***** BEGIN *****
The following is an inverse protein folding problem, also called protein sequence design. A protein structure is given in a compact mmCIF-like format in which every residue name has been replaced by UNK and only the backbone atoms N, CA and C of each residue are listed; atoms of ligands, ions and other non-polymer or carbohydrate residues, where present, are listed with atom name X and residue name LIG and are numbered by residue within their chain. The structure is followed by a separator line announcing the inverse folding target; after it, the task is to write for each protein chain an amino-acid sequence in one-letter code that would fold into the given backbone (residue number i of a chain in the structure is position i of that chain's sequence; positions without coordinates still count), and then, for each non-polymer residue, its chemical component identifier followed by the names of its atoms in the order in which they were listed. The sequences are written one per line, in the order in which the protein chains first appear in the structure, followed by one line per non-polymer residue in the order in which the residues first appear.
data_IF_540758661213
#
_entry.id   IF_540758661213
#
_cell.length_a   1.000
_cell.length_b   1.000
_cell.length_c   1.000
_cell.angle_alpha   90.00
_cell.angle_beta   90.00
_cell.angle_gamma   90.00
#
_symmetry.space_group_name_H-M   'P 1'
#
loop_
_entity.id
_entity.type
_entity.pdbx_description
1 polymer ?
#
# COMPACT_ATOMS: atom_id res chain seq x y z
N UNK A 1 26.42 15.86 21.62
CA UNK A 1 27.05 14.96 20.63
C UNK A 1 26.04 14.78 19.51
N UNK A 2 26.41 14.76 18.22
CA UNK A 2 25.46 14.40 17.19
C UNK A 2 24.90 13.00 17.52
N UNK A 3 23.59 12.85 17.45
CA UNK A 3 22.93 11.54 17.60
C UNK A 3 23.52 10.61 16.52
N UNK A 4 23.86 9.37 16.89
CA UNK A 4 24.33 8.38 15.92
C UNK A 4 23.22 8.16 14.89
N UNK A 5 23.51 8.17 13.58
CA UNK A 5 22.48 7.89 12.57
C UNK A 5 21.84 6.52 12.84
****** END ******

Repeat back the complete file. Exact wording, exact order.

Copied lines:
The following is an inverse protein folding problem, also called protein sequence design. A protein structure is given in a compact mmCIF-like format in which every residue name has been replaced by UNK and only the backbone atoms N, CA and C of each residue are listed; atoms of ligands, ions and other non-polymer or carbohydrate residues, where present, are listed with atom name X and residue name LIG and are numbered by residue within their chain. The structure is followed by a separator line announcing the inverse folding target; after it, the task is to write for each protein chain an amino-acid sequence in one-letter code that would fold into the given backbone (residue number i of a chain in the structure is position i of that chain's sequence; positions without coordinates still count), and then, for each non-polymer residue, its chemical component identifier followed by the names of its atoms in the order in which they were listed. The sequences are written one per line, in the order in which the protein chains first appear in the structure, followed by one line per non-polymer residue in the order in which the residues first appear.
data_IF_540758661213
#
_entry.id   IF_540758661213
#
_cell.length_a   1.000
_cell.length_b   1.000
_cell.length_c   1.000
_cell.angle_alpha   90.00
_cell.angle_beta   90.00
_cell.angle_gamma   90.00
#
_symmetry.space_group_name_H-M   'P 1'
#
loop_
_entity.id
_entity.type
_entity.pdbx_description
1 polymer ?
#
# COMPACT_ATOMS: atom_id res chain seq x y z
N UNK A 1 26.42 15.86 21.62
CA UNK A 1 27.05 14.96 20.63
C UNK A 1 26.04 14.78 19.51
N UNK A 2 26.41 14.76 18.22
CA UNK A 2 25.46 14.40 17.19
C UNK A 2 24.90 13.00 17.52
N UNK A 3 23.59 12.85 17.45
CA UNK A 3 22.93 11.54 17.60
C UNK A 3 23.52 10.61 16.52
N UNK A 4 23.86 9.37 16.89
CA UNK A 4 24.33 8.38 15.92
C UNK A 4 23.22 8.16 14.89
N UNK A 5 23.51 8.17 13.58
CA UNK A 5 22.48 7.89 12.57
C UNK A 5 21.84 6.52 12.84